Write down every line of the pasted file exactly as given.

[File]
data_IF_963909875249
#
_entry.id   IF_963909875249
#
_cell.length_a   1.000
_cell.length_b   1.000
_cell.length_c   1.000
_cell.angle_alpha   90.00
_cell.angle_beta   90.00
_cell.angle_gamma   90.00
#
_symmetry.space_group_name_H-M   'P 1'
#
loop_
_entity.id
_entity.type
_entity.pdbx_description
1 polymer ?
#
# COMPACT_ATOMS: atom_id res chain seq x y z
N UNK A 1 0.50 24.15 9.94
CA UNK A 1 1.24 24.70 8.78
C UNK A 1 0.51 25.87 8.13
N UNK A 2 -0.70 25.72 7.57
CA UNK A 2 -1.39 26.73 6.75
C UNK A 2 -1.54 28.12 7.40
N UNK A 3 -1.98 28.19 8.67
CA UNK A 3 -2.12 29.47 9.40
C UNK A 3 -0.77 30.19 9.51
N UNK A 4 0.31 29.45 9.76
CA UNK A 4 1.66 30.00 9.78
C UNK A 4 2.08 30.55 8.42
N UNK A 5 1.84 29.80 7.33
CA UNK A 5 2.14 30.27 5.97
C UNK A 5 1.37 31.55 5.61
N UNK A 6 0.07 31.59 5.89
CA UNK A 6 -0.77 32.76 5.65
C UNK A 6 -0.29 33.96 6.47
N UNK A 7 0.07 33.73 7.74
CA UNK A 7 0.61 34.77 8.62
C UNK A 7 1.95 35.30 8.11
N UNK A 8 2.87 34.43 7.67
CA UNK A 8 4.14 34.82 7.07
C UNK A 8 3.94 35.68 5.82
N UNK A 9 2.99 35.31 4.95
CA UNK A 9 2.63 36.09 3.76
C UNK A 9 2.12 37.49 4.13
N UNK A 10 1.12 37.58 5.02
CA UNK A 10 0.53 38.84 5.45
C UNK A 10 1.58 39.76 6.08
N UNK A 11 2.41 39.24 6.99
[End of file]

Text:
data_IF_963909875249
#
_entry.id   IF_963909875249
#
_cell.length_a   1.000
_cell.length_b   1.000
_cell.length_c   1.000
_cell.angle_alpha   90.00
_cell.angle_beta   90.00
_cell.angle_gamma   90.00
#
_symmetry.space_group_name_H-M   'P 1'
#
loop_
_entity.id
_entity.type
_entity.pdbx_description
1 polymer ?
#
# COMPACT_ATOMS: atom_id res chain seq x y z
N UNK A 1 0.50 24.15 9.94
CA UNK A 1 1.24 24.70 8.78
C UNK A 1 0.51 25.87 8.13
N UNK A 2 -0.70 25.72 7.57
CA UNK A 2 -1.39 26.73 6.75
C UNK A 2 -1.54 28.12 7.40
N UNK A 3 -1.98 28.19 8.67
CA UNK A 3 -2.12 29.47 9.40
C UNK A 3 -0.77 30.19 9.51
N UNK A 4 0.31 29.45 9.76
CA UNK A 4 1.66 30.00 9.78
C UNK A 4 2.08 30.55 8.42
N UNK A 5 1.84 29.80 7.33
CA UNK A 5 2.14 30.27 5.97
C UNK A 5 1.37 31.55 5.61
N UNK A 6 0.07 31.59 5.89
CA UNK A 6 -0.77 32.76 5.65
C UNK A 6 -0.29 33.96 6.47
N UNK A 7 0.07 33.73 7.74
CA UNK A 7 0.61 34.77 8.62
C UNK A 7 1.95 35.30 8.11
N UNK A 8 2.87 34.43 7.67
CA UNK A 8 4.14 34.82 7.07
C UNK A 8 3.94 35.68 5.82
N UNK A 9 2.99 35.31 4.95
CA UNK A 9 2.63 36.09 3.76
C UNK A 9 2.12 37.49 4.13
N UNK A 10 1.12 37.58 5.02
CA UNK A 10 0.53 38.84 5.45
C UNK A 10 1.58 39.76 6.08
N UNK A 11 2.41 39.24 6.99